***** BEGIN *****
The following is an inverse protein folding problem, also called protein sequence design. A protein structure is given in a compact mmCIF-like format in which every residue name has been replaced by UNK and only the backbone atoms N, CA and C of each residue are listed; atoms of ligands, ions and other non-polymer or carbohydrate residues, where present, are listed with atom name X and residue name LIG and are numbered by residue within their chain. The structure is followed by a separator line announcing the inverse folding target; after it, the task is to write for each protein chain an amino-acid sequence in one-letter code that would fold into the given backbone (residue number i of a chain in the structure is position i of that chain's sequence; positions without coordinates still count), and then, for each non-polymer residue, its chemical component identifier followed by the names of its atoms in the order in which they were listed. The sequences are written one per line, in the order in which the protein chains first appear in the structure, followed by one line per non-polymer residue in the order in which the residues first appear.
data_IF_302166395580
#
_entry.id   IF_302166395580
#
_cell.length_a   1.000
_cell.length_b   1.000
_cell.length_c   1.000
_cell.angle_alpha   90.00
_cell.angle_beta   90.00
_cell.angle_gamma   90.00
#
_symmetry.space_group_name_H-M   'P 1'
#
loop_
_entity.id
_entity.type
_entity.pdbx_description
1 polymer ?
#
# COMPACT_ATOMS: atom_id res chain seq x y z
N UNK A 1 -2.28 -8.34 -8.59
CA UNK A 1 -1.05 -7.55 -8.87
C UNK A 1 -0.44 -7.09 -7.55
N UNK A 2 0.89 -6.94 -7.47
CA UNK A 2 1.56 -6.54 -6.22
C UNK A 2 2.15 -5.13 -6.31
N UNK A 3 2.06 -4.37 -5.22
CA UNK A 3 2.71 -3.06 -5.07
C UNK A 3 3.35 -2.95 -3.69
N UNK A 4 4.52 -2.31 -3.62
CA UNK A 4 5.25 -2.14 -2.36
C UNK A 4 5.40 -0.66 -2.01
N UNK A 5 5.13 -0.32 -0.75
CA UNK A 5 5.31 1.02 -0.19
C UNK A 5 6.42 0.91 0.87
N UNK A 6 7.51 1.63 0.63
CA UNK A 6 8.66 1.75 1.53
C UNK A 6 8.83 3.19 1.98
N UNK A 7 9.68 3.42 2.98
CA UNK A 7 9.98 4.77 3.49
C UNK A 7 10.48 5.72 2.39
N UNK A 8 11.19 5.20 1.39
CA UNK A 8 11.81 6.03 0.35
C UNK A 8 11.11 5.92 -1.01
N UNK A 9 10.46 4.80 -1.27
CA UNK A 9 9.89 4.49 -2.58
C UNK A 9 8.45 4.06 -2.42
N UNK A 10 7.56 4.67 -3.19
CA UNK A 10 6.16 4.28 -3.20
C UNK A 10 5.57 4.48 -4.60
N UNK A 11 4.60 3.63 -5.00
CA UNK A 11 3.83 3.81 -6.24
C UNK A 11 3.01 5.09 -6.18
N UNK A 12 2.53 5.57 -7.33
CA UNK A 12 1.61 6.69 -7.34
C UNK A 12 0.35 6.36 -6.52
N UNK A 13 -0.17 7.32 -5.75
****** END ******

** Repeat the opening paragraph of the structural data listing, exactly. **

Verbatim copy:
The following is an inverse protein folding problem, also called protein sequence design. A protein structure is given in a compact mmCIF-like format in which every residue name has been replaced by UNK and only the backbone atoms N, CA and C of each residue are listed; atoms of ligands, ions and other non-polymer or carbohydrate residues, where present, are listed with atom name X and residue name LIG and are numbered by residue within their chain. The structure is followed by a separator line announcing the inverse folding target; after it, the task is to write for each protein chain an amino-acid sequence in one-letter code that would fold into the given backbone (residue number i of a chain in the structure is position i of that chain's sequence; positions without coordinates still count), and then, for each non-polymer residue, its chemical component identifier followed by the names of its atoms in the order in which they were listed. The sequences are written one per line, in the order in which the protein chains first appear in the structure, followed by one line per non-polymer residue in the order in which the residues first appear.